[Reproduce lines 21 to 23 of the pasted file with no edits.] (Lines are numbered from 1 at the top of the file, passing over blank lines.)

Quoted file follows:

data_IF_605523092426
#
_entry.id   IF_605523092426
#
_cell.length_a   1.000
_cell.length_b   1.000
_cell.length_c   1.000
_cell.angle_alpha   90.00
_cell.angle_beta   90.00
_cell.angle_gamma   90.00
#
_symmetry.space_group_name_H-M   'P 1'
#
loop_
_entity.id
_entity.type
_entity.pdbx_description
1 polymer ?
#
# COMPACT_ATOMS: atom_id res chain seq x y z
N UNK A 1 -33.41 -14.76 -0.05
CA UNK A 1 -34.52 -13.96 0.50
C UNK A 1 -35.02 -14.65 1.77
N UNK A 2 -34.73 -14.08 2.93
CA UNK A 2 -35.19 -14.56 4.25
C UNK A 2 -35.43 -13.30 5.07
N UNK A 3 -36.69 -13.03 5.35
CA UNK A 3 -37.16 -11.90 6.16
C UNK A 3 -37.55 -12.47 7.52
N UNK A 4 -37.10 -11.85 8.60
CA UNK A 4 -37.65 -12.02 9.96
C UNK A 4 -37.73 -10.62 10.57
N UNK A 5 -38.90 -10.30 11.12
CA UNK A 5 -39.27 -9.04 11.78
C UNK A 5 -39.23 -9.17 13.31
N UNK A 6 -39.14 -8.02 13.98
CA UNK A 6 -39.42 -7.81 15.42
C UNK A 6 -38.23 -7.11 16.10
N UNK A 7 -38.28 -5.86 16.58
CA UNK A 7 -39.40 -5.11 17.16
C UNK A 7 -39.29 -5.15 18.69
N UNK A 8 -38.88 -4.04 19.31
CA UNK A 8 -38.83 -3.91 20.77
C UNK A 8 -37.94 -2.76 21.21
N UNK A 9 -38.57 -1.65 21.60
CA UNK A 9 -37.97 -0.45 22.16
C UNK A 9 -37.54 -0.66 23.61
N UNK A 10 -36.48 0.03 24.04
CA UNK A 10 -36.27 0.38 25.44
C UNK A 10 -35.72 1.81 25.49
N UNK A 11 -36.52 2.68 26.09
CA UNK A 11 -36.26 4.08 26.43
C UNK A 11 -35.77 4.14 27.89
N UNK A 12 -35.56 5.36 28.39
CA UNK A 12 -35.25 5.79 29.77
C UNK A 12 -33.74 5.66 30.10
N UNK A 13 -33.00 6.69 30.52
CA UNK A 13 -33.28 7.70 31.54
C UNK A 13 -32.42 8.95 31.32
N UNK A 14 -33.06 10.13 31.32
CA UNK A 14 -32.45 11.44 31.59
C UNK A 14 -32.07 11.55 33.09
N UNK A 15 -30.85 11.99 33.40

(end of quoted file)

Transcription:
N UNK A 1 -33.41 -14.76 -0.05
CA UNK A 1 -34.52 -13.96 0.50
C UNK A 1 -35.02 -14.65 1.77